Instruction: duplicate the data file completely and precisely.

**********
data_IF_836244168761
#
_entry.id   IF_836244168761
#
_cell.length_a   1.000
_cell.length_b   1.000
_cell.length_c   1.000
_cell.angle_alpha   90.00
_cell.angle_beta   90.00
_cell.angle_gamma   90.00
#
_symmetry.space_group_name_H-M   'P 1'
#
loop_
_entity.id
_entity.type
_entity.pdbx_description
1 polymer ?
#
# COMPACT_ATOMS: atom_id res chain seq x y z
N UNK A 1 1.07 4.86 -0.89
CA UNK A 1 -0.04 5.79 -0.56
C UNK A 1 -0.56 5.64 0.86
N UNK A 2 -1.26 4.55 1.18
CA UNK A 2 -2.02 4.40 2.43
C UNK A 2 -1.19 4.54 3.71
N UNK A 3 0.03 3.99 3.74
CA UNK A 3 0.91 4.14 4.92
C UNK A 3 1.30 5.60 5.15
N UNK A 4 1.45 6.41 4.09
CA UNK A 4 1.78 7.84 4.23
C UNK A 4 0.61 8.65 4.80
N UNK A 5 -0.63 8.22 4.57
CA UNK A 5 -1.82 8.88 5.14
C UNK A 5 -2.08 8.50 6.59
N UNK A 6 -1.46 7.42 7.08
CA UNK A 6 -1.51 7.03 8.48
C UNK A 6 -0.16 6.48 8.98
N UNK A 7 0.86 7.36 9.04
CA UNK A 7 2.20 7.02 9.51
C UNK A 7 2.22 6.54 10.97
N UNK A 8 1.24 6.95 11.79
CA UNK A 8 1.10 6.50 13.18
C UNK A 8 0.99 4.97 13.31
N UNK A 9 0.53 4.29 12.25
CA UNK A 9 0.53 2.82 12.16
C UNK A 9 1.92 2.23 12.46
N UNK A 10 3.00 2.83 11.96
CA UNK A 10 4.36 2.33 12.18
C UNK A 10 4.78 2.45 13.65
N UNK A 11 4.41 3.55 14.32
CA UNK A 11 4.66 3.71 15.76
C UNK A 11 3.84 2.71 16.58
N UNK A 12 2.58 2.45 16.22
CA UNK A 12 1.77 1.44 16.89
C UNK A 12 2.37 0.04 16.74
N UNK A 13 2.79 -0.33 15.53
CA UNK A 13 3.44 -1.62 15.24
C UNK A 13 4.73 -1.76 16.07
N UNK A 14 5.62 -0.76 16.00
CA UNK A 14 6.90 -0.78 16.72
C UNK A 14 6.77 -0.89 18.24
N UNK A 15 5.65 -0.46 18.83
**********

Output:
data_IF_836244168761
#
_entry.id   IF_836244168761
#
_cell.length_a   1.000
_cell.length_b   1.000
_cell.length_c   1.000
_cell.angle_alpha   90.00
_cell.angle_beta   90.00
_cell.angle_gamma   90.00
#
_symmetry.space_group_name_H-M   'P 1'
#
loop_
_entity.id
_entity.type
_entity.pdbx_description
1 polymer ?
#
# COMPACT_ATOMS: atom_id res chain seq x y z
N UNK A 1 1.07 4.86 -0.89
CA UNK A 1 -0.04 5.79 -0.56
C UNK A 1 -0.56 5.64 0.86
N UNK A 2 -1.26 4.55 1.18
CA UNK A 2 -2.02 4.40 2.43
C UNK A 2 -1.19 4.54 3.71
N UNK A 3 0.03 3.99 3.74
CA UNK A 3 0.91 4.14 4.92
C UNK A 3 1.30 5.60 5.15
N UNK A 4 1.45 6.41 4.09
CA UNK A 4 1.78 7.84 4.23
C UNK A 4 0.61 8.65 4.80
N UNK A 5 -0.63 8.22 4.57
CA UNK A 5 -1.82 8.88 5.14
C UNK A 5 -2.08 8.50 6.59
N UNK A 6 -1.46 7.42 7.08
CA UNK A 6 -1.51 7.03 8.48
C UNK A 6 -0.16 6.48 8.98
N UNK A 7 0.86 7.36 9.04
CA UNK A 7 2.20 7.02 9.51
C UNK A 7 2.22 6.54 10.97
N UNK A 8 1.24 6.95 11.79
CA UNK A 8 1.10 6.50 13.18
C UNK A 8 0.99 4.97 13.31
N UNK A 9 0.53 4.29 12.25
CA UNK A 9 0.53 2.82 12.16
C UNK A 9 1.92 2.23 12.46
N UNK A 10 3.00 2.83 11.96
CA UNK A 10 4.36 2.33 12.18
C UNK A 10 4.78 2.45 13.65
N UNK A 11 4.41 3.55 14.32
CA UNK A 11 4.66 3.71 15.76
C UNK A 11 3.84 2.71 16.58
N UNK A 12 2.58 2.45 16.22
CA UNK A 12 1.77 1.44 16.89
C UNK A 12 2.37 0.04 16.74
N UNK A 13 2.79 -0.33 15.53
CA UNK A 13 3.44 -1.62 15.24
C UNK A 13 4.73 -1.76 16.07
N UNK A 14 5.62 -0.76 16.00
CA UNK A 14 6.90 -0.78 16.72
C UNK A 14 6.77 -0.89 18.24
N UNK A 15 5.65 -0.46 18.83